If Drunk History flipps the past on its head by inventively telling tales about historical figures and events from an intoxicated purview, then Another Period aims to share a different kind of history with viewers. A far more irreverent one, if that’s possible. It may skewer the early 20th century for its incredible economic disparity and sexist behavior, but it also winks to the audience as if to say, “But really, how much has changed?”
The feminist-minded period drama spoof, which throws in a dash of reality TV parody for good measure, returned last week for its second season. Bellacourt sisters Lillian (Natasha Leggero) and Beatrice (Riki Lindhome) discover their failure to enter high society—thanks to several misguided attempts that showcase their boorish behavior—has given them something else instead: Fame. Sure, that fame may have derived from the press dubbing them “The Pig Sisters,” but like those who live by the rule “famous for being famous,” they discover celebrity has its own benefits.
“Forget trying to get accepted into society,” Lillian tells the camera. “We’re going to get famous.” Thanks to their new goal, the Bellacourts take a step toward reality TV’s Kardashians and away from Downtown Abbey’s Crawleys. Once the press stops caring about them, they need to find some other way to stay in the papers. Celebrity, after all, is all about image, and image inevitably leads to branding.
Although products have long existed, the idea of relying on a company’s reputation to sell them really came to fruition in the 1950s and 1960s. Thanks to marketing firms tasked with distinguishing similar items from one another, consumers got to know why the corporation behind goods mattered. It’s that idea that something is endowed with special properties, from laundry detergent to whiskey. You know, if you say something is the best then many people will believe it. And it’s no secret that as the 21st century plods on, people have coopted the idea of branding. Celebrities especially.
In a way, we’ve all become brands thanks to social media and the public nature of what we share and how we share it. Our tweets, our pictures, our posts are all fodder contributing to a narrative meant to be consumed. Or am I the only cynical one here? The stories we tell by way of filtered photos and 140 characters (or less!) not only reinforce who we are but what we represent AKA our brand.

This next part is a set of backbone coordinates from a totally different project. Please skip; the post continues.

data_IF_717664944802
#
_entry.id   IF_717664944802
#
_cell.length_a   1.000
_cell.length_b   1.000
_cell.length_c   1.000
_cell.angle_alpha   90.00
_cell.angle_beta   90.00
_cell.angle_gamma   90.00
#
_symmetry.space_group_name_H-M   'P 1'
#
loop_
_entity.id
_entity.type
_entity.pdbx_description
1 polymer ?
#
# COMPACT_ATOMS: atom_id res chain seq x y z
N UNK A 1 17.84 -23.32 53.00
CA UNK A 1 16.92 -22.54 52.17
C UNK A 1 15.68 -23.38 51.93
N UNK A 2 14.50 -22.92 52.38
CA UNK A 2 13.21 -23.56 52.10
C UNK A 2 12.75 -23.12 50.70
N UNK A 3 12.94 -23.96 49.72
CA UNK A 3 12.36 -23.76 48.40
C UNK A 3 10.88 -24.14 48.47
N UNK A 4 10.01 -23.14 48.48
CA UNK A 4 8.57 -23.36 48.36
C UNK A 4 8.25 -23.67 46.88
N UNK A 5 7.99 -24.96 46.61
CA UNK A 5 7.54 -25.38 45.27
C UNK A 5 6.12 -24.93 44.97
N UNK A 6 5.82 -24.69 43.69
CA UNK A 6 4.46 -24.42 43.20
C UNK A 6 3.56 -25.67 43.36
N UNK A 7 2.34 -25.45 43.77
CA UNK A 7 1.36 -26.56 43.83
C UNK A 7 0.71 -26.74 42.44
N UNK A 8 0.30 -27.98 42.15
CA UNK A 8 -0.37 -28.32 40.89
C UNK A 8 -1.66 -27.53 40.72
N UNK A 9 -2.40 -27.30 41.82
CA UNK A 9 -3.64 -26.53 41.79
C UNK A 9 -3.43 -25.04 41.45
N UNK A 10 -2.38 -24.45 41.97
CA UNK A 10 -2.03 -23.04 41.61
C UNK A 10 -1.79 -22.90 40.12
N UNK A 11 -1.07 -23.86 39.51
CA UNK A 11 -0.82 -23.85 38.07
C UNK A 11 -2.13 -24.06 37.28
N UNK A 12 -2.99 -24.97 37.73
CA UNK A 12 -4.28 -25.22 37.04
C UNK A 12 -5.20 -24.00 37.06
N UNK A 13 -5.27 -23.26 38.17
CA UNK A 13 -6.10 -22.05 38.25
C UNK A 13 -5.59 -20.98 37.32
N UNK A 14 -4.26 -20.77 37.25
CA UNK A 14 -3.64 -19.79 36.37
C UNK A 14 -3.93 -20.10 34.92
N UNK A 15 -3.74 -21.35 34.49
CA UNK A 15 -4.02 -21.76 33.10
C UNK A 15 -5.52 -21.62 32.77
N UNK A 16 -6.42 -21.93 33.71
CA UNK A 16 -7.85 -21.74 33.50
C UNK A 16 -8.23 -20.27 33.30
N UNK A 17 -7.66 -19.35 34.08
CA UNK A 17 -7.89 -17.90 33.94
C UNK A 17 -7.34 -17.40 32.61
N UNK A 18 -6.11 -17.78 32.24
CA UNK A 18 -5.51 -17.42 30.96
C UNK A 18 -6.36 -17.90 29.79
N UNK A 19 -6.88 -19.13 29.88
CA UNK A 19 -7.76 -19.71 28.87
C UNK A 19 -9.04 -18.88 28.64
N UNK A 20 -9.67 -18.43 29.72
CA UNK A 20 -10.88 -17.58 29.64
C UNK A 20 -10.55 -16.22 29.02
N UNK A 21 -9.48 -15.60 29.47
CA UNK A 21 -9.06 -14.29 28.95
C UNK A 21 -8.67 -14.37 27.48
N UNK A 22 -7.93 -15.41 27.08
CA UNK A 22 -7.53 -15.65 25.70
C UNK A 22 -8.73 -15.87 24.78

Thanks to co-creators Leggero and Lindhome, Another Period expresses the cynicism that encourages social media. Yes, the show is cynical, but no less clever. The Bellacourts don’t have Twitter or Snapchat to help them stay relevant once the press loses sight of their importance. The country’s “fast paced bimonthly news cycle” places them on the front page but eventually they’re relegated to the back after journalists lose their initial enchantment with the girls. As Lillian bemoans, the press becomes taken with “some white child [who] lost his hand at the tuna cannery.”
The difficult act of keeping the media’s attention by becoming not only a needed but revered brand a la the Kardashians intersects with the show’s playful engagement with history. Famous historical figures have often popped up on the Bellacourts’ doorstep, all irreverently portrayed. Over the course of the first season, Mahatma Ghandi started a fight with Leon Trotsky, and Helen Keller drank too much cocaine wine, to name just a few. It should come as no surprise then that Harriet Tubman’s (Bebe Drake) appearance on the show flips what we know about the abolitionist. But like the first season, no one is safe, not even the renowned Tubman.
Tubman acts the part of the wise old black woman in public, but in private she’s nothing but greed, self-satisfaction and branding know-how. Sitting down with Lillian and Beatrice to discover their talents in order to help them achieve her level of fame, Tubman opens up about how she earned the title “Moses of Her People.” “Well, honey child, I thought of dat shit,” she says candidly. Recounting a story about another slave who freed more people than she did but wanted to call the route they used the “Slave Connection,” Tubman instead explains how she branded their efforts the “Underground Railroad.” “Let’s make it about trains,” she tells the sisters. “White folks love themselves some trains.”
In the hands of Another Period, history becomes yet another brand, an image comprised solely of parts that come to stand for the whole and something we have all bought into thanks to the narrative it sells. For those familiar with Tubman, Drake’s portrayal and the way Another Period treats her feels more flip than previous historical “guests,” but thanks to the show’s 21st century gaze on all things 20th century, she’s merely another person consumed by their brand and trying to make it last. Everyone wants something, the show suggests. Even Harriet Tubman. “Someday they’ll even put me on money,” she says, nodding towards the change that will soon occur on the $20 bill.
Still, rather than see white people appropriate her talent and exploit it for themselves—as has so often happened with all manner of black culture—Tubman turns things on its head. She instead uses the Bellacourt sisters to market her new product Man Tubs by sending them on a death-defying mission over Niagara Falls in it. Is it silly? Is it ridiculous? Absolutely. But, once again, Another Period proves that it’s not above courting the low art of comedy while promoting the high art of critique.
Amanda Wicks is a freelance journalist specializing in comedy and music. Follow her on Twitter @aawicks.